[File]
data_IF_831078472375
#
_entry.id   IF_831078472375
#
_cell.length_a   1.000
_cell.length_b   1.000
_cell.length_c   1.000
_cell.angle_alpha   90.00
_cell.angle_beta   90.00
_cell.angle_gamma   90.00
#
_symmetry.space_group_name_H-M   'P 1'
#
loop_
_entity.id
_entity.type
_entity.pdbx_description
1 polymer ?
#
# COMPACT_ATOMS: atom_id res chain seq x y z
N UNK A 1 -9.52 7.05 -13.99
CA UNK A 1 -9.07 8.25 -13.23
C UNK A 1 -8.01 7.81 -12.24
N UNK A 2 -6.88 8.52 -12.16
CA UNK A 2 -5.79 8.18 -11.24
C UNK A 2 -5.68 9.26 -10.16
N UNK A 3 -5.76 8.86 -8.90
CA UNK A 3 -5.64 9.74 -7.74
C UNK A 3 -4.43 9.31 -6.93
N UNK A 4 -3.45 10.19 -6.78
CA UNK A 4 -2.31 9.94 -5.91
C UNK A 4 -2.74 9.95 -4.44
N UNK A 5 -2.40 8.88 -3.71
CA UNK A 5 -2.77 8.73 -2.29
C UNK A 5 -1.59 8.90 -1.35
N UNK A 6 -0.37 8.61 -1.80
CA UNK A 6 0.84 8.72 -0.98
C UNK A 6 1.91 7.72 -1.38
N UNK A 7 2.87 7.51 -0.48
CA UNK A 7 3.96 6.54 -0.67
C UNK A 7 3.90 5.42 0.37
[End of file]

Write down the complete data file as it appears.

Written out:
data_IF_831078472375
#
_entry.id   IF_831078472375
#
_cell.length_a   1.000
_cell.length_b   1.000
_cell.length_c   1.000
_cell.angle_alpha   90.00
_cell.angle_beta   90.00
_cell.angle_gamma   90.00
#
_symmetry.space_group_name_H-M   'P 1'
#
loop_
_entity.id
_entity.type
_entity.pdbx_description
1 polymer ?
#
# COMPACT_ATOMS: atom_id res chain seq x y z
N UNK A 1 -9.52 7.05 -13.99
CA UNK A 1 -9.07 8.25 -13.23
C UNK A 1 -8.01 7.81 -12.24
N UNK A 2 -6.88 8.52 -12.16
CA UNK A 2 -5.79 8.18 -11.24
C UNK A 2 -5.68 9.26 -10.16
N UNK A 3 -5.76 8.86 -8.90
CA UNK A 3 -5.64 9.74 -7.74
C UNK A 3 -4.43 9.31 -6.93
N UNK A 4 -3.45 10.19 -6.78
CA UNK A 4 -2.31 9.94 -5.91
C UNK A 4 -2.74 9.95 -4.44
N UNK A 5 -2.40 8.88 -3.71
CA UNK A 5 -2.77 8.73 -2.29
C UNK A 5 -1.59 8.90 -1.35
N UNK A 6 -0.37 8.61 -1.80
CA UNK A 6 0.84 8.72 -0.98
C UNK A 6 1.91 7.72 -1.38
N UNK A 7 2.87 7.51 -0.48
CA UNK A 7 3.96 6.54 -0.67
C UNK A 7 3.90 5.42 0.37